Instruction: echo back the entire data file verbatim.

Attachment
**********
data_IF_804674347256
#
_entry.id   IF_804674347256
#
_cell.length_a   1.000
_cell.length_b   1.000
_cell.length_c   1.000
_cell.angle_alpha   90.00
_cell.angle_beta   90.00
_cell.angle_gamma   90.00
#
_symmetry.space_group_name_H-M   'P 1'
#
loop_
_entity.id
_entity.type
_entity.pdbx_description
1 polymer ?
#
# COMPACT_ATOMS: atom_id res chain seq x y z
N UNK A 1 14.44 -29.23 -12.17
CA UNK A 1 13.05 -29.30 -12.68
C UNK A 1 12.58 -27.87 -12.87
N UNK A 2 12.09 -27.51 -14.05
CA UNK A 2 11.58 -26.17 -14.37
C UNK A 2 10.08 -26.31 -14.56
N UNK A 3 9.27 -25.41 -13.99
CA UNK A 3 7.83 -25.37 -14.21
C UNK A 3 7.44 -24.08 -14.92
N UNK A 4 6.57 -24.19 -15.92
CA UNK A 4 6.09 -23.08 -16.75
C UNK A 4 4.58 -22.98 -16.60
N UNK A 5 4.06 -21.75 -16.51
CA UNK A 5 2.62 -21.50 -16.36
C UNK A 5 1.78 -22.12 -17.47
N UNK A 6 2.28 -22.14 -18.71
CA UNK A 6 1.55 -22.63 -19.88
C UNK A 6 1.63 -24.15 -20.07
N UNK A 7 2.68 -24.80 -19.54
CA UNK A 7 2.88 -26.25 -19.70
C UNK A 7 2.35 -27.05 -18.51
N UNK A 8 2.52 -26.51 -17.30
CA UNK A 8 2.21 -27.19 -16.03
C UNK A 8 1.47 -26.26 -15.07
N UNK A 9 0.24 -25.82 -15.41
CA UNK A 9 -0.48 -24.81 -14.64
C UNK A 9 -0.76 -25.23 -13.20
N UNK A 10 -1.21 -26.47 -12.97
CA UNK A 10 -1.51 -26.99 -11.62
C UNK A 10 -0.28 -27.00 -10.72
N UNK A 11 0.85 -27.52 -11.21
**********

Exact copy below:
data_IF_804674347256
#
_entry.id   IF_804674347256
#
_cell.length_a   1.000
_cell.length_b   1.000
_cell.length_c   1.000
_cell.angle_alpha   90.00
_cell.angle_beta   90.00
_cell.angle_gamma   90.00
#
_symmetry.space_group_name_H-M   'P 1'
#
loop_
_entity.id
_entity.type
_entity.pdbx_description
1 polymer ?
#
# COMPACT_ATOMS: atom_id res chain seq x y z
N UNK A 1 14.44 -29.23 -12.17
CA UNK A 1 13.05 -29.30 -12.68
C UNK A 1 12.58 -27.87 -12.87
N UNK A 2 12.09 -27.51 -14.05
CA UNK A 2 11.58 -26.17 -14.37
C UNK A 2 10.08 -26.31 -14.56
N UNK A 3 9.27 -25.41 -13.99
CA UNK A 3 7.83 -25.37 -14.21
C UNK A 3 7.44 -24.08 -14.92
N UNK A 4 6.57 -24.19 -15.92
CA UNK A 4 6.09 -23.08 -16.75
C UNK A 4 4.58 -22.98 -16.60
N UNK A 5 4.06 -21.75 -16.51
CA UNK A 5 2.62 -21.50 -16.36
C UNK A 5 1.78 -22.12 -17.47
N UNK A 6 2.28 -22.14 -18.71
CA UNK A 6 1.55 -22.63 -19.88
C UNK A 6 1.63 -24.15 -20.07
N UNK A 7 2.68 -24.80 -19.54
CA UNK A 7 2.88 -26.25 -19.70
C UNK A 7 2.35 -27.05 -18.51
N UNK A 8 2.52 -26.51 -17.30
CA UNK A 8 2.21 -27.19 -16.03
C UNK A 8 1.47 -26.26 -15.07
N UNK A 9 0.24 -25.82 -15.41
CA UNK A 9 -0.48 -24.81 -14.64
C UNK A 9 -0.76 -25.23 -13.20
N UNK A 10 -1.21 -26.47 -12.97
CA UNK A 10 -1.51 -26.99 -11.62
C UNK A 10 -0.28 -27.00 -10.72
N UNK A 11 0.85 -27.52 -11.21